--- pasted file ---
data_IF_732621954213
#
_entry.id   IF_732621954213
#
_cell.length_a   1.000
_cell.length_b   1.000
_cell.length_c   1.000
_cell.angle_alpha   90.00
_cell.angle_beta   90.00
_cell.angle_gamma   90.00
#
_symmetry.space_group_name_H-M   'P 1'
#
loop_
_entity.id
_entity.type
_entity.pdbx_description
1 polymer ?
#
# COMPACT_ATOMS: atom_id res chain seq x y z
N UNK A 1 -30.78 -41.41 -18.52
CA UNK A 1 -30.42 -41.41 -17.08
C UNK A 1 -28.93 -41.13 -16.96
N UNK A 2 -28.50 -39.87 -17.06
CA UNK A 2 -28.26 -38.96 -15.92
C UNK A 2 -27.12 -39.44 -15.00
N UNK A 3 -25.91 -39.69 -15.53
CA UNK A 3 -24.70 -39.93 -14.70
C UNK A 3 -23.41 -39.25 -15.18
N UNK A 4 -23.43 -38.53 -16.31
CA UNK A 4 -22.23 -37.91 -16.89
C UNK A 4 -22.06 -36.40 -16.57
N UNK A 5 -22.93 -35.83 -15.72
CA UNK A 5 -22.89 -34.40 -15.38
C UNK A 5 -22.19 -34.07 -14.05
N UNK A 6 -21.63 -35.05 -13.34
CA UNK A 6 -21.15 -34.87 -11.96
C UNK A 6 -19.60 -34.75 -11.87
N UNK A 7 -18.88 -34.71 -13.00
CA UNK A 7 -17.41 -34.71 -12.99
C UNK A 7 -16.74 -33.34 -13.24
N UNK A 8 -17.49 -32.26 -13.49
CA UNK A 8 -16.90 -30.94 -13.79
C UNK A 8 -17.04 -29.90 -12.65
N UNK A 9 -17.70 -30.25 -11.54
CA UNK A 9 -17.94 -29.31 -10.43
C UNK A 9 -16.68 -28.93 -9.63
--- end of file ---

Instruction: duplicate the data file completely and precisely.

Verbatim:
data_IF_732621954213
#
_entry.id   IF_732621954213
#
_cell.length_a   1.000
_cell.length_b   1.000
_cell.length_c   1.000
_cell.angle_alpha   90.00
_cell.angle_beta   90.00
_cell.angle_gamma   90.00
#
_symmetry.space_group_name_H-M   'P 1'
#
loop_
_entity.id
_entity.type
_entity.pdbx_description
1 polymer ?
#
# COMPACT_ATOMS: atom_id res chain seq x y z
N UNK A 1 -30.78 -41.41 -18.52
CA UNK A 1 -30.42 -41.41 -17.08
C UNK A 1 -28.93 -41.13 -16.96
N UNK A 2 -28.50 -39.87 -17.06
CA UNK A 2 -28.26 -38.96 -15.92
C UNK A 2 -27.12 -39.44 -15.00
N UNK A 3 -25.91 -39.69 -15.53
CA UNK A 3 -24.70 -39.93 -14.70
C UNK A 3 -23.41 -39.25 -15.18
N UNK A 4 -23.43 -38.53 -16.31
CA UNK A 4 -22.23 -37.91 -16.89
C UNK A 4 -22.06 -36.40 -16.57
N UNK A 5 -22.93 -35.83 -15.72
CA UNK A 5 -22.89 -34.40 -15.38
C UNK A 5 -22.19 -34.07 -14.05
N UNK A 6 -21.63 -35.05 -13.34
CA UNK A 6 -21.15 -34.87 -11.96
C UNK A 6 -19.60 -34.75 -11.87
N UNK A 7 -18.88 -34.71 -13.00
CA UNK A 7 -17.41 -34.71 -12.99
C UNK A 7 -16.74 -33.34 -13.24
N UNK A 8 -17.49 -32.26 -13.49
CA UNK A 8 -16.90 -30.94 -13.79
C UNK A 8 -17.04 -29.90 -12.65
N UNK A 9 -17.70 -30.25 -11.54
CA UNK A 9 -17.94 -29.31 -10.43
C UNK A 9 -16.68 -28.93 -9.63